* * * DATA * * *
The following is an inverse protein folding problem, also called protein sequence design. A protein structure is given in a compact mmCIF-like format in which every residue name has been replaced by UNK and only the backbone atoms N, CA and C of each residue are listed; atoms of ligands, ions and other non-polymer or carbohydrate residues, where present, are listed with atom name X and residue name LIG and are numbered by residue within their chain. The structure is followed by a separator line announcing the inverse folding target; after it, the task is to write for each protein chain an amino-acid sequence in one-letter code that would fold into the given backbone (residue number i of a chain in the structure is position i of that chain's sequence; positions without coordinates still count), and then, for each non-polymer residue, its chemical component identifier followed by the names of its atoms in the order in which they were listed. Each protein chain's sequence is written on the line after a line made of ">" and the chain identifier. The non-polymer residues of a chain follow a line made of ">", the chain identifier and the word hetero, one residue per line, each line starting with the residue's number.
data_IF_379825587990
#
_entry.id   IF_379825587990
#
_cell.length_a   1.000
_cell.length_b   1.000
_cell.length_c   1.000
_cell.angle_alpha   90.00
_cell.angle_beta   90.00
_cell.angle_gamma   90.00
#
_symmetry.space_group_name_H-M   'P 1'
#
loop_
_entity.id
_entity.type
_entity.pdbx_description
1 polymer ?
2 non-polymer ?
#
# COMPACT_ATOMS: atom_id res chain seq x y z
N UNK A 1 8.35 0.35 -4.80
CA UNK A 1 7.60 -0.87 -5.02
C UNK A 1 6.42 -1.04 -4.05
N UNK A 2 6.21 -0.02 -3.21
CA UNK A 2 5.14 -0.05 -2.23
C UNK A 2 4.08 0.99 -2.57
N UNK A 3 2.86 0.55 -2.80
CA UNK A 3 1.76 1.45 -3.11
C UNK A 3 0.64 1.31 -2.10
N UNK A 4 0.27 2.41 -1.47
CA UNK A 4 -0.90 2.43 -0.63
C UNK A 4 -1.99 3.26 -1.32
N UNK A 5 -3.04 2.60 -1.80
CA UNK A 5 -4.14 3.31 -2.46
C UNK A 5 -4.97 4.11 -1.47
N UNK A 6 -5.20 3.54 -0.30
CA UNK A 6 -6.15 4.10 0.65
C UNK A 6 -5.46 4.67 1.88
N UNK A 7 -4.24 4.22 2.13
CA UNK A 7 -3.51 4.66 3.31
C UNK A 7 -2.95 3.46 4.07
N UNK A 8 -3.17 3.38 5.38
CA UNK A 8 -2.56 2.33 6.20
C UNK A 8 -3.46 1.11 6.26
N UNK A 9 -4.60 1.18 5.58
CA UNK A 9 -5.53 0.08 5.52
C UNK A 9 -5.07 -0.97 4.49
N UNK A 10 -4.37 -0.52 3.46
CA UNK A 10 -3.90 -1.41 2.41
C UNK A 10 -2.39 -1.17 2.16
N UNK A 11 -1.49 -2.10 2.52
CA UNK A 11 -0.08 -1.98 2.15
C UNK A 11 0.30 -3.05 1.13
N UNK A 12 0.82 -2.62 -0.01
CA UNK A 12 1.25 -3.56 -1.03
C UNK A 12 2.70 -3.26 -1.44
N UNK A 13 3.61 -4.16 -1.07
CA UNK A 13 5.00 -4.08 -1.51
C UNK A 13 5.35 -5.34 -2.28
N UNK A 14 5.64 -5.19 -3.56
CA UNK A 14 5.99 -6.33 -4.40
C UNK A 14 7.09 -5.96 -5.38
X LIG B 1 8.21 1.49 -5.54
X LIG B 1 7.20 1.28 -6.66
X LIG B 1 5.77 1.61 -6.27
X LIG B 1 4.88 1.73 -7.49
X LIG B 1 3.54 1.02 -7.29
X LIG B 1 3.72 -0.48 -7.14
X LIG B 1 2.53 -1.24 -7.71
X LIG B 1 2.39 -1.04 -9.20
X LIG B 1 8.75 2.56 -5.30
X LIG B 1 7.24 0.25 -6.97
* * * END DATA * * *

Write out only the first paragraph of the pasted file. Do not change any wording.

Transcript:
The following is an inverse protein folding problem, also called protein sequence design. A protein structure is given in a compact mmCIF-like format in which every residue name has been replaced by UNK and only the backbone atoms N, CA and C of each residue are listed; atoms of ligands, ions and other non-polymer or carbohydrate residues, where present, are listed with atom name X and residue name LIG and are numbered by residue within their chain. The structure is followed by a separator line announcing the inverse folding target; after it, the task is to write for each protein chain an amino-acid sequence in one-letter code that would fold into the given backbone (residue number i of a chain in the structure is position i of that chain's sequence; positions without coordinates still count), and then, for each non-polymer residue, its chemical component identifier followed by the names of its atoms in the order in which they were listed. Each protein chain's sequence is written on the line after a line made of ">" and the chain identifier. The non-polymer residues of a chain follow a line made of ">", the chain identifier and the word hetero, one residue per line, each line starting with the residue's number.